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S.Korea to guarantee income to rice farmers
Seoul, Nov 11, 2004
The South Korean government said Thursday that it will guarantee an appropriate level of income for the country's rice farmers independent of ongoing discussions to further open the domestic market to outside competition.

The government's new income stability plan for rice farmers would provide direct subsidies to farmers if a "gama" or 80-kilogram sack of rice falls below a set level that will be updated every three years, Agriculture Minister Huh Sang-man told a press conference.

"The measure outlines the government's commitment to help farmers and the country's agricultural sector," Huh said.

It is also aimed at helping increase the number of dedicated farmers working on large-scale paddies that can produce more high-quality rice.

Huh said the price set by the government for the first three years is 170,000 won (US $153), the average price of rice at the production level in the 2001-2003 period.

"If the price of rice at the farming level falls below this for whatever reason, the government will take action to make up most of the difference," he said.

The plan calls for the government to give a fixed 600,000 won per hectare of rice land tilled as the basis for the calculation, and more if the price of rice falls below the "set price" for an 80-kilogram sack.

"Under this scheme, if rice prices fall by 5 per cent in the next three years compared to the 2001-2003 average, farmers will be able to receive money that is equivalent to 98.2 per cent of 170,000 won," the minister explained. For a 10 per cent drop, which he said was unlikely, a farmer would receive around 97 per cent of the set government price.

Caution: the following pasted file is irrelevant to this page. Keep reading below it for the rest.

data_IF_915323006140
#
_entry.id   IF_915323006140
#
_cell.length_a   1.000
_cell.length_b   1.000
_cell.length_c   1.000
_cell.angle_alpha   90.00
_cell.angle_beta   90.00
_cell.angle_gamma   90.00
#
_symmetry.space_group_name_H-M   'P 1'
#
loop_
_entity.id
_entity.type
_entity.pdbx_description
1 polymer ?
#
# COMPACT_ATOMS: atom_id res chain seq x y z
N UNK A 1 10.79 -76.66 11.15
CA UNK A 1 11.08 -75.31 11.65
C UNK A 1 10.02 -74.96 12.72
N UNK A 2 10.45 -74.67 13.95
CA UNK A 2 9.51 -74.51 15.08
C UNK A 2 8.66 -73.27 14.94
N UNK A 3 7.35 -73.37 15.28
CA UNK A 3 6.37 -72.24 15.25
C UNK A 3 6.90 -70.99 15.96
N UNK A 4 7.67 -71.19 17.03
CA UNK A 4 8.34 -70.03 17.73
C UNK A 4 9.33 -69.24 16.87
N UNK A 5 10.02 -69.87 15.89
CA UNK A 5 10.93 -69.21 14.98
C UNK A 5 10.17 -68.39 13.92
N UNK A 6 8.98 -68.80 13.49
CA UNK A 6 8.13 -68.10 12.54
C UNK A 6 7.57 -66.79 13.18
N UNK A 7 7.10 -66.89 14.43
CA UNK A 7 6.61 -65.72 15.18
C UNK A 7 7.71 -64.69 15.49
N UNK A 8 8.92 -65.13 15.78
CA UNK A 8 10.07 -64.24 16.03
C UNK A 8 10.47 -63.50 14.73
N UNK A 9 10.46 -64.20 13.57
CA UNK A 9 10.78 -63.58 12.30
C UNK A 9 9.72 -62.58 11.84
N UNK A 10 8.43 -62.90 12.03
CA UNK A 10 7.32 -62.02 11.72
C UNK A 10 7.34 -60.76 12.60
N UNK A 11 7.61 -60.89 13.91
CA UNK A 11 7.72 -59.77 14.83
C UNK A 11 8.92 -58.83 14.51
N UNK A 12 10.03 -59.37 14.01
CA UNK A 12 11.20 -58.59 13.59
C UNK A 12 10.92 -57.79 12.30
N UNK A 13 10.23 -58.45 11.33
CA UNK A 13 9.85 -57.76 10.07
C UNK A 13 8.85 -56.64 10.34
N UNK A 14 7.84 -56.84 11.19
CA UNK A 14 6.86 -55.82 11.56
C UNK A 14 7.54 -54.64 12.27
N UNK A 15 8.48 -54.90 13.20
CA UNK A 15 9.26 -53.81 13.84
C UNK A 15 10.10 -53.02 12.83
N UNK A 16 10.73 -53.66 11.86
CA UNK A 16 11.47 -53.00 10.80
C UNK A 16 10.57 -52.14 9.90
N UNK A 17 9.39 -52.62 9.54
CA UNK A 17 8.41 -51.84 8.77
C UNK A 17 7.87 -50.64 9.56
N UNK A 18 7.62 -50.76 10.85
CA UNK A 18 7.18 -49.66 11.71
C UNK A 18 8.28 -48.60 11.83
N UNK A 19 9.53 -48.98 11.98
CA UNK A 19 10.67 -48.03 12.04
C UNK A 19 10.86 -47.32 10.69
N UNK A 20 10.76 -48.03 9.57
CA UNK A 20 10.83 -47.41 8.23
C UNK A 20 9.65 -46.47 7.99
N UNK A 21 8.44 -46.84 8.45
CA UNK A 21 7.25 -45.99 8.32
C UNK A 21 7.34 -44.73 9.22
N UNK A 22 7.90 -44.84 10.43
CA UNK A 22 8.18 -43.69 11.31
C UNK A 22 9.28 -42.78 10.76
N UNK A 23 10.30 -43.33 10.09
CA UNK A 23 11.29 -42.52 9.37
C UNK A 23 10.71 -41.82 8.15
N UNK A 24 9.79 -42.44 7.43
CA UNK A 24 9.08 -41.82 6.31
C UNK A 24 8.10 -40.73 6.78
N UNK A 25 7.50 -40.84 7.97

The measure comes as the government is expected to announce results of talks carried out with other countries such as the United States and China on ways to further liberalize South Korea's rice market. The government said a hearing will be held Wednesday, although there could be a delay.

Under the 1994 Uruguay Round agreement, the country is required to complete negotiations with other World Trade Organization member nations for further opening of its rice market by the end of 2004.

The country can either be granted an extension of its present right to limit rice imports to a certain percentage of the domestic market or switch to a tariff system.

The minister said that instead of roughly 15 per cent of rice growers being allowed to sell crops to the government at set prices, the new plan allows almost all rice farmers who harvested 33.7 million seok, or 485 million tons, of rice last year to receive support. One seok equals 144 kilograms.

This will coincide with the government's planned introduction of a public rice reserve system to cope with emergencies and ensure a degree of independence.

Kim Young-man, director general of the ministry's Food Grain Bureau, said a slight discrepancy may occur between set prices and what farmers will get if the price of rice falls sharply. Farmers should be able to overcome this, he said, by raising competitiveness through marketing, such as appealing to consumer demand for rice grown with little or no fertilizer. Kim said that in the present form, the government's set price will not move with consumer inflation gains.

The policymaker said that this system will give local farmers at least another 10 years to prepare for a more open rice market.

In addition, the new plan calls for strengthening the agriculture sector by increasing the amount of rice that can be threshed at on-site agriculture cooperatives from 6 million to 11 million seok, which will allow more efficient processing.
MGR Archive 11.11.2004
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Region Type Price  
Russia Rapan $ 700
USA Jupiter Rice $630
USA Calrose #1 $830
USA Calrose #1 Paddy $480
EU Prices Baldo €660
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